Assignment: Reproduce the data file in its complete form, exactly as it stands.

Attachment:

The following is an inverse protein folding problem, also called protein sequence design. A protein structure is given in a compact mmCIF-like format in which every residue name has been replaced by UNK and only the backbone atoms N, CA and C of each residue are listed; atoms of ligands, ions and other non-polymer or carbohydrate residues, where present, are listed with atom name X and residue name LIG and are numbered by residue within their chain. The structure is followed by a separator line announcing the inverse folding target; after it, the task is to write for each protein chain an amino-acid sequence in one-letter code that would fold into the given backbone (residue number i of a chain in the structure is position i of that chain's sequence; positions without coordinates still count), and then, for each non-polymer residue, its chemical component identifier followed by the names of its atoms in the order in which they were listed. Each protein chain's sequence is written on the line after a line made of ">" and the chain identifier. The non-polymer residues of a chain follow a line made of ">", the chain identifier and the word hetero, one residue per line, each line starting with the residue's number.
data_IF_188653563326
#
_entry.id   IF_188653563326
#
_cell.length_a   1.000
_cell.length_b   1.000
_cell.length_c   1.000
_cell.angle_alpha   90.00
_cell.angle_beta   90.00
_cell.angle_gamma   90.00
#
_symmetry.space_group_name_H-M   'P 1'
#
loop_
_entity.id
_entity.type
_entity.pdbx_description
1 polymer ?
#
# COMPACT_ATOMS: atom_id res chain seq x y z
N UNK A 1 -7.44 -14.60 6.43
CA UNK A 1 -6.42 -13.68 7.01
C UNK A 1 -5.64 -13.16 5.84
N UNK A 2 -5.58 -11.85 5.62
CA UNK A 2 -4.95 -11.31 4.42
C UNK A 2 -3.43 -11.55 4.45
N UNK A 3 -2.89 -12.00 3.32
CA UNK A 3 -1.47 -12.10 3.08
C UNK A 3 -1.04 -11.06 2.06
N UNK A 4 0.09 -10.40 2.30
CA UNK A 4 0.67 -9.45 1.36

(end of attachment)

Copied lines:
The following is an inverse protein folding problem, also called protein sequence design. A protein structure is given in a compact mmCIF-like format in which every residue name has been replaced by UNK and only the backbone atoms N, CA and C of each residue are listed; atoms of ligands, ions and other non-polymer or carbohydrate residues, where present, are listed with atom name X and residue name LIG and are numbered by residue within their chain. The structure is followed by a separator line announcing the inverse folding target; after it, the task is to write for each protein chain an amino-acid sequence in one-letter code that would fold into the given backbone (residue number i of a chain in the structure is position i of that chain's sequence; positions without coordinates still count), and then, for each non-polymer residue, its chemical component identifier followed by the names of its atoms in the order in which they were listed. Each protein chain's sequence is written on the line after a line made of ">" and the chain identifier. The non-polymer residues of a chain follow a line made of ">", the chain identifier and the word hetero, one residue per line, each line starting with the residue's number.
data_IF_188653563326
#
_entry.id   IF_188653563326
#
_cell.length_a   1.000
_cell.length_b   1.000
_cell.length_c   1.000
_cell.angle_alpha   90.00
_cell.angle_beta   90.00
_cell.angle_gamma   90.00
#
_symmetry.space_group_name_H-M   'P 1'
#
loop_
_entity.id
_entity.type
_entity.pdbx_description
1 polymer ?
#
# COMPACT_ATOMS: atom_id res chain seq x y z
N UNK A 1 -7.44 -14.60 6.43
CA UNK A 1 -6.42 -13.68 7.01
C UNK A 1 -5.64 -13.16 5.84
N UNK A 2 -5.58 -11.85 5.62
CA UNK A 2 -4.95 -11.31 4.42
C UNK A 2 -3.43 -11.55 4.45
N UNK A 3 -2.89 -12.00 3.32
CA UNK A 3 -1.47 -12.10 3.08
C UNK A 3 -1.04 -11.06 2.06
N UNK A 4 0.09 -10.40 2.30
CA UNK A 4 0.67 -9.45 1.36